Belly Fat in Women: What Causes It?

Updated on April 29, 2019
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Sagging skin, wrinkles, sunspots, and other visible signs of aging are not the only ones that concern many women. Changes in body shape are a cause of worry too, especially in the case of an expanding midsection or waistline. This tends to be common as people get older, with repercussions like making it hard fit into your old jeans and increased risk of certain health conditions.

Sure, the appearance of belly fat is often enough to make you do whatever you can to get rid of it. You may have tried some diet and exercise in the hope to trim the fat, but it can sometimes be disappointing to see nothing but minimal results.

In such cases, it is best to find out what causes belly fat then proceed in exploring other options like non-invasive procedures to contour your body. CoolSculpting clinics in Salt Lake City share a few things you need to know about belly fat in women.

Why do you have belly fat?

  • Consuming more calories and aging – Eating a lot and working out too little can result in unwanted weight gain, which is mostly accompanied by an expanding waistline. Aging can also contribute to the appearance of a bigger midsection, as fat tends to increase with age. Diminished muscle mass and function can also happen in old age, which can then make it more difficult for your body to maintain an ideal weight.
  • Menopause and declining estrogen levels – Major life transitions like menopause play a role, as the decreasing estrogen levels at this point can cause the fat to shift or accumulate in the abdomen. This is one of the common reasons most women gain unwanted weight during the menopausal period. The sad part is belly fat can still be present even if there is no weight gain.
  • Genes – There is also a genetic component at play in your tendency to gain or carry weight around the abdomen. An article from Harvard Health Publishing suggests that the genetic influence varies from every individual, as it can be as low as 25% or as high as 70 to 80%. Genes, furthermore, can affect your metabolism, appetite, satiety, as well as body-fat distribution.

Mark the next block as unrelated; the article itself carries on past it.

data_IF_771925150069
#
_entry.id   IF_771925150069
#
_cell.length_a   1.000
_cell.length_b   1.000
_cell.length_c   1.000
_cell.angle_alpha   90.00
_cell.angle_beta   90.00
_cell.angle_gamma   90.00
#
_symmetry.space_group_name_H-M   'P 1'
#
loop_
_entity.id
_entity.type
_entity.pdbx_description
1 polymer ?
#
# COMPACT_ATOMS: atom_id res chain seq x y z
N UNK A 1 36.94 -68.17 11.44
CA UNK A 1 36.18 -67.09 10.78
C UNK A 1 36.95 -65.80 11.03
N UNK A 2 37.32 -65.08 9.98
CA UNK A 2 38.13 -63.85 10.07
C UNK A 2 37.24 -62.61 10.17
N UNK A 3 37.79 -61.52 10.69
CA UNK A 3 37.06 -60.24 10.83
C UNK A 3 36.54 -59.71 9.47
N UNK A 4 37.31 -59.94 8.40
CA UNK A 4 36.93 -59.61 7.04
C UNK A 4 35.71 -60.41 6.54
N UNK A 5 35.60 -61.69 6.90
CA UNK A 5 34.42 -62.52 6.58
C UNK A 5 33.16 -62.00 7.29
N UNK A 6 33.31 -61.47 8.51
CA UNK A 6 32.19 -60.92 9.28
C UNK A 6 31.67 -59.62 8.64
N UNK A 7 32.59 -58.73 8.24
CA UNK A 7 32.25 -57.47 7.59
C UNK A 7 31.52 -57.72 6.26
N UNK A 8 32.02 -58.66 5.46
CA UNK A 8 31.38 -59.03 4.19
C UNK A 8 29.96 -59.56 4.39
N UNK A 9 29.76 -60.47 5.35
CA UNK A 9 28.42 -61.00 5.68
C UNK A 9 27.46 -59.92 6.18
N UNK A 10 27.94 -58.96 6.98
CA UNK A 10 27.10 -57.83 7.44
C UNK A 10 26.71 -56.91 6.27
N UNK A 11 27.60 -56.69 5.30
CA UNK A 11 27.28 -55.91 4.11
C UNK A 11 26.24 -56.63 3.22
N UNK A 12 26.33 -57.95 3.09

• Body fat receptors – It is also important to note that stubborn fats (like those in your abdomen) have a higher density of alpha-2 receptors than beta-2 receptors. Alpha-2 receptors help store energy for future use, but then slow down the fat burning process.  This is why stubborn fats tend to be resistant to diet and exercise.

What can help trim the fat?

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A healthy diet can help, along with regular exercise, especially for routines that can help tone up your abdominal muscle. Just keep in mind, however, that solely relying on these routines is not enough to trim your fat. It is also a good idea to consider non-invasive (no cuts, incisions, or needles) fat reduction procedures like CoolSculpting.

CoolSculpting is an FDA-approved device that uses Cryolipolysis or fat freezing to kill fat cells. This can reduce the volume of fat cells, with the cold temperature triggering the process of natural cell death or “apoptosis.” This then reduces the thickness of the fat layer. CoolSculpting also features a number of applicators in different sizes to treat fat in different areas of the body.

If you’re worried about your belly fat, adopt some positive lifestyle changes and consider non-invasive fat reduction procedures. Contact a reliable cosmetic clinic today to learn more about this treatment.

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